Safety Advisory Group says Government must act on rising seat belt deaths

Safety Advisory Group says Government must act on rising seat belt deaths

The Independent Parliamentary Advisory Council for Transport Safety (PACTS) is asking the UK Government to act on the growing number of people dying in car accidents as a result of not wearing a seat belt.

The seat belt is probably the single most effective road safety measure of all, and it has been compulsory to wear them for the last 40 years.

In a briefing released last month, PACTS research has shown that:

  • 30% of people who died in cars in 2021 were not wearing a seat belt. This is the highest percentage since modern records started. This amounts to over 200 deaths and many more serious injuries.
  • Wearing a seat belt halves the chance of dying in a collision. It remains one of the most effective ways to protect occupants of cars during collisions, even in modern cars with airbags.
  • Those aged 17-34 are the least likely to wear a seat belt, but the most likely to crash.
  • Failing to wear a seat belt incurs no penalty points, unlike the other Four Fatal Safety offences of speeding, mobile phone use, drink and drug driving. The current penalty for not wearing a seat belt, if issued a Fixed Penalty Notice, is £100, with a maximum penalty of £500 if taken to court, unchanged since 2012.
  • Of the 682 people who died in collisions in cars in Great Britain in 2021, an estimated 30% were not wearing a seat belt.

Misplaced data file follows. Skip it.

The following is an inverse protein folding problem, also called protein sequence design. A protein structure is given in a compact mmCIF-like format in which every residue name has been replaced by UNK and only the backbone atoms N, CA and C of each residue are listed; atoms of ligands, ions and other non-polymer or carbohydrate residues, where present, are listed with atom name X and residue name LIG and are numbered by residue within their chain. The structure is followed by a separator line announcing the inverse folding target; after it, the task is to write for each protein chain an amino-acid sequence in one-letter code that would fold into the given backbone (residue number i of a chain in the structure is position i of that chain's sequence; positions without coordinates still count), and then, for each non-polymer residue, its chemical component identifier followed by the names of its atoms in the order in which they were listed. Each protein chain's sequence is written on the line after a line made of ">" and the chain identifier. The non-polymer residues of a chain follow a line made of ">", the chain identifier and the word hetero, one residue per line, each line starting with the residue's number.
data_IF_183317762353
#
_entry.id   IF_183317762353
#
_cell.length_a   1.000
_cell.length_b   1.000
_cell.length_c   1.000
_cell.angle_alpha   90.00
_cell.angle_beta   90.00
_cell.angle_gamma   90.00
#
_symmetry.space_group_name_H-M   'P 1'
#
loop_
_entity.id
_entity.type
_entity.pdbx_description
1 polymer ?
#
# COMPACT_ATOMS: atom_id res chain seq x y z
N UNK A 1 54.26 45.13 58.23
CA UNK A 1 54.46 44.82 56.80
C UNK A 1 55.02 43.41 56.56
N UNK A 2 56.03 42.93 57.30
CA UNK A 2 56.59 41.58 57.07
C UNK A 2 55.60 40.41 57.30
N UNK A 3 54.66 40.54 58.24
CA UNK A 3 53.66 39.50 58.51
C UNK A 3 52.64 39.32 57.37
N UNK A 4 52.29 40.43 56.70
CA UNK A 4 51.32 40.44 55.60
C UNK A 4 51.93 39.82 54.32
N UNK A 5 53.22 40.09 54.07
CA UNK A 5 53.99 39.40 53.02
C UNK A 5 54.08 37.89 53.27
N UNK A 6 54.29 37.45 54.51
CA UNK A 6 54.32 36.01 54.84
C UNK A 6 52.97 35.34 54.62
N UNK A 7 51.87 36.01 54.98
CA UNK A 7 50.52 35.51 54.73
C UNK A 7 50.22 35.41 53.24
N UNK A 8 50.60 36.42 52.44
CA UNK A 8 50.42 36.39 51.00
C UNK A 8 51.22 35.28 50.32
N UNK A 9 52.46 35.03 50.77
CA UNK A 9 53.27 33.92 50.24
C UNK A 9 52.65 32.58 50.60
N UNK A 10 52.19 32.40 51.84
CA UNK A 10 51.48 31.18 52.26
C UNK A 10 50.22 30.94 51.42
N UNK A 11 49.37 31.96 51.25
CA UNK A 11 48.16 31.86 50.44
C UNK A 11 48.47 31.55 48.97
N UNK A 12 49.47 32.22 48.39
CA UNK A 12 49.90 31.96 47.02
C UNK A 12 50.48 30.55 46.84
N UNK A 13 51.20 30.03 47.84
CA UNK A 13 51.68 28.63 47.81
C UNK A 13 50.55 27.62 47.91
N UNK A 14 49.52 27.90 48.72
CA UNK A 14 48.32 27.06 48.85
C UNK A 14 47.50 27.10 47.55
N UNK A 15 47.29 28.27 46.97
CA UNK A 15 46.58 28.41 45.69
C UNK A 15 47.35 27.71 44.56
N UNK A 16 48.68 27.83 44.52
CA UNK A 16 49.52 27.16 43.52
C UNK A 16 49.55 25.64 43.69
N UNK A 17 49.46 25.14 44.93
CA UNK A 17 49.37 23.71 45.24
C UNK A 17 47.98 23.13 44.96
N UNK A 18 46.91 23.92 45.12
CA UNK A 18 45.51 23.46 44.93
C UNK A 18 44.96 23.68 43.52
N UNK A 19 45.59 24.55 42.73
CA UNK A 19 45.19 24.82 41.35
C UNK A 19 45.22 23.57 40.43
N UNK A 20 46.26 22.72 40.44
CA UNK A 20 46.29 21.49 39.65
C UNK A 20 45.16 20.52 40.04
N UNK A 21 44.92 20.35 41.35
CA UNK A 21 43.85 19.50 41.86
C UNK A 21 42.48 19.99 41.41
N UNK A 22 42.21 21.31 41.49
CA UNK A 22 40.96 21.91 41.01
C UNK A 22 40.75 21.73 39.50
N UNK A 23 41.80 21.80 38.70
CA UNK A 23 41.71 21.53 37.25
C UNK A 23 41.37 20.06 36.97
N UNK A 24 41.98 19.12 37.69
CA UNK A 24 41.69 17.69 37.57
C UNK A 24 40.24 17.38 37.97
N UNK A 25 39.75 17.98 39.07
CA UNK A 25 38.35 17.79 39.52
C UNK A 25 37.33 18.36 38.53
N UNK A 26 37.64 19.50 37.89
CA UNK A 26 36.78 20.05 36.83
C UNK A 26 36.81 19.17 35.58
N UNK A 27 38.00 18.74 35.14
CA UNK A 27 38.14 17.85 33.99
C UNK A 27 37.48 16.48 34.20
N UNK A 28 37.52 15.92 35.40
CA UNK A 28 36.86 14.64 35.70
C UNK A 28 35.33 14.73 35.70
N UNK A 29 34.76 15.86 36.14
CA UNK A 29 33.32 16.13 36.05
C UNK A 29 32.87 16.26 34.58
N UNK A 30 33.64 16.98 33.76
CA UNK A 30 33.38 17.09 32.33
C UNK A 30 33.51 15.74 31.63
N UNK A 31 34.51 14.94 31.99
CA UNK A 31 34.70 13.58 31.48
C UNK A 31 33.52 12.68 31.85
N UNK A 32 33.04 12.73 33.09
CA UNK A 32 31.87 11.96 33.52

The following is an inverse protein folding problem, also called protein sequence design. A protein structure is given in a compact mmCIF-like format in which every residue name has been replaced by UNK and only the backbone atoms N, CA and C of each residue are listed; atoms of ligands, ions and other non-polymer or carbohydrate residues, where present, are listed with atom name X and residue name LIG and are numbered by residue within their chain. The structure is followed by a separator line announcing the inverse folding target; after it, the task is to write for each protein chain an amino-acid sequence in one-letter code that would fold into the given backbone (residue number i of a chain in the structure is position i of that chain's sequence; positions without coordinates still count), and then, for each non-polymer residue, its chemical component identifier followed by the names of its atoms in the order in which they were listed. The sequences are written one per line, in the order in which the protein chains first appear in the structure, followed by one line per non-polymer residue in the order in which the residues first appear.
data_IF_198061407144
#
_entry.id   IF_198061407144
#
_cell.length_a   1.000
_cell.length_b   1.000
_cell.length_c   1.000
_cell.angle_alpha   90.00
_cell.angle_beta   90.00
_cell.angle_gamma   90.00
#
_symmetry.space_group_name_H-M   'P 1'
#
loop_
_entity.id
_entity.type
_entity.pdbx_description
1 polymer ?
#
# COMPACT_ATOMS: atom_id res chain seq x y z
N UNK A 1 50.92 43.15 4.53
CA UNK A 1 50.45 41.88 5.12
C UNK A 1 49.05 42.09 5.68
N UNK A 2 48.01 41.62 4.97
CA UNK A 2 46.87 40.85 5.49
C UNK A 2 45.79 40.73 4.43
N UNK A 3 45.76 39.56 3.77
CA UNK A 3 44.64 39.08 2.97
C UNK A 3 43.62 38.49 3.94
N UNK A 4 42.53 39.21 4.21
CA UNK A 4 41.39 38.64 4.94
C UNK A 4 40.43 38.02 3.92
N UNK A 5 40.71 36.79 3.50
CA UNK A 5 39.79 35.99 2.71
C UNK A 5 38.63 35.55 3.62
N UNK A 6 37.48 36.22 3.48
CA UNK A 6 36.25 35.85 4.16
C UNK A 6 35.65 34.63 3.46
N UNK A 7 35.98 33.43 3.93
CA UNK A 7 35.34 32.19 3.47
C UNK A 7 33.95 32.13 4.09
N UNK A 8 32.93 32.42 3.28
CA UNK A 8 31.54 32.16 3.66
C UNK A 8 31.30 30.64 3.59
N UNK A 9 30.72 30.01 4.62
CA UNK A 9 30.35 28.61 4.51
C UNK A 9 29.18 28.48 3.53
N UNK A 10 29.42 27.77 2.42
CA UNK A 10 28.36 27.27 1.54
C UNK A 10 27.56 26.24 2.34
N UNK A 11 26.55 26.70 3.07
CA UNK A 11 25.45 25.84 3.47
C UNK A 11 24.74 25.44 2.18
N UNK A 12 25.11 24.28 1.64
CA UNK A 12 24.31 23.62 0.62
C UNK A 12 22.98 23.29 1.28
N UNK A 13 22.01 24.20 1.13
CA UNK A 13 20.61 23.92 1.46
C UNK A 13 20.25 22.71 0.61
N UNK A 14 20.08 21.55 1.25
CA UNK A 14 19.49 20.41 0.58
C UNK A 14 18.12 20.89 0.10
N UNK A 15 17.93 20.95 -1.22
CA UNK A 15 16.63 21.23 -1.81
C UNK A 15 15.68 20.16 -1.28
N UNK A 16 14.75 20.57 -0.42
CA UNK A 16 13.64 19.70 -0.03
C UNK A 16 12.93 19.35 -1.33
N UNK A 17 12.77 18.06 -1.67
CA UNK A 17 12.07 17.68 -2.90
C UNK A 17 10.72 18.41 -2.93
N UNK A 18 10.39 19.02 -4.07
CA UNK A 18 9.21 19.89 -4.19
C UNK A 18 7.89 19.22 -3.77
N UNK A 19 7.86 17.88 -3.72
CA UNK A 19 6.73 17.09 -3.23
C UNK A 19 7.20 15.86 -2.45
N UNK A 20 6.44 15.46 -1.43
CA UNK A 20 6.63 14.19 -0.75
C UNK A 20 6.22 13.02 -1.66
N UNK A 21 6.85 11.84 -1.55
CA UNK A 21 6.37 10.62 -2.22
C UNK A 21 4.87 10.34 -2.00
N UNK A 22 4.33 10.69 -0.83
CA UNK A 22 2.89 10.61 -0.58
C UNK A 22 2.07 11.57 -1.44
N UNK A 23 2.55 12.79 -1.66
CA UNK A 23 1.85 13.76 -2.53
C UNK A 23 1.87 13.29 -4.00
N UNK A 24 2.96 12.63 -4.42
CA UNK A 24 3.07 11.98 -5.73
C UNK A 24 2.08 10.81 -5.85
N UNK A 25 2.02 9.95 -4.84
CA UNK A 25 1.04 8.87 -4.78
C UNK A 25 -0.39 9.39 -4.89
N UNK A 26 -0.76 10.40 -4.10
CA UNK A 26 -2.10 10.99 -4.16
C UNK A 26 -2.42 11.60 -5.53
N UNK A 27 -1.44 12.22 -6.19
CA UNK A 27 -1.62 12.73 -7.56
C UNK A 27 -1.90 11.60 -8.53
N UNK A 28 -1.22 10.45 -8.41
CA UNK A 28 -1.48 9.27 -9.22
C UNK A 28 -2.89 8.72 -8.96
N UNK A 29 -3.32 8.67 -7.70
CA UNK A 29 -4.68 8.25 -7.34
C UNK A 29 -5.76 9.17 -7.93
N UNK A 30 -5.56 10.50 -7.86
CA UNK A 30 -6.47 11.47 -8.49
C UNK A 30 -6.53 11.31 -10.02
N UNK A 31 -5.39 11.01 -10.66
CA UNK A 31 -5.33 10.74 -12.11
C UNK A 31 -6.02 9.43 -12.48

• 95% of front seat occupants and 92% of rear seat occupants wear seat belts.
  • Research also shows a marked increase in seat belt wearing for those vehicles fitted with automatic seat belt reminders.

PACTS has been attempting to draw attention to this blind spot in government road safety policy. The 2021 data suggests that the issue is getting worse.

They have recommended a few actions, including increased penalties, more use of cameras, increased roads policing, better driver education and more effective seat belt reminders.

While technology has advanced, enforcement and penalties have lagged behind.

David Davies, the Executive Director at PACTS, stated: “Over 200 people died in cars last year when not wearing a seat belt. A seat belt halves the probability of death in a crash – but only if it is worn. In national Road Safety Week, PACTS is calling on the government to act to increase seat belt wearing rates and reduce unnecessary death and injury.

“Seat belt wearing has been a legal requirement for 40 years and one of the most important safety measures. It is ridiculous that the government has dithered for so long over introducing penalty points. There is a new generation of cameras that detect seat belt offences. Penalty points are urgently needed to back them up.“

Seat belts not only save lives, but can prevent injuries and reduce the risk of:

  • Whiplash
  • Head injuries
  • Spinal cord injuries
  • Broken bones/fractures

Relying on airbags on their own to protect you may not be enough. According to the National Highway Traffic Safety Administration (NHTSA), the force of an airbag can seriously injure or even kill you if you are not wearing a seat belt.

It also keeps passenger stay in place when inertia is inevitable. When being thrown out of a vehicle or out of a vehicle with such strong force, its almost impossible to avoid a severe injury.

All passengers should wear seat belts, even if you are sitting in the back seat.

To wear your seat belt correctly, you should make sure the seat belt is not twisted, with the lap belt as low as possible so it doesn’t ride up over your stomach.

The shoulder belt should lie across your chest, over your shoulder and away from your neck.

Safety Advisory Group says Government must act on rising seat belt deaths

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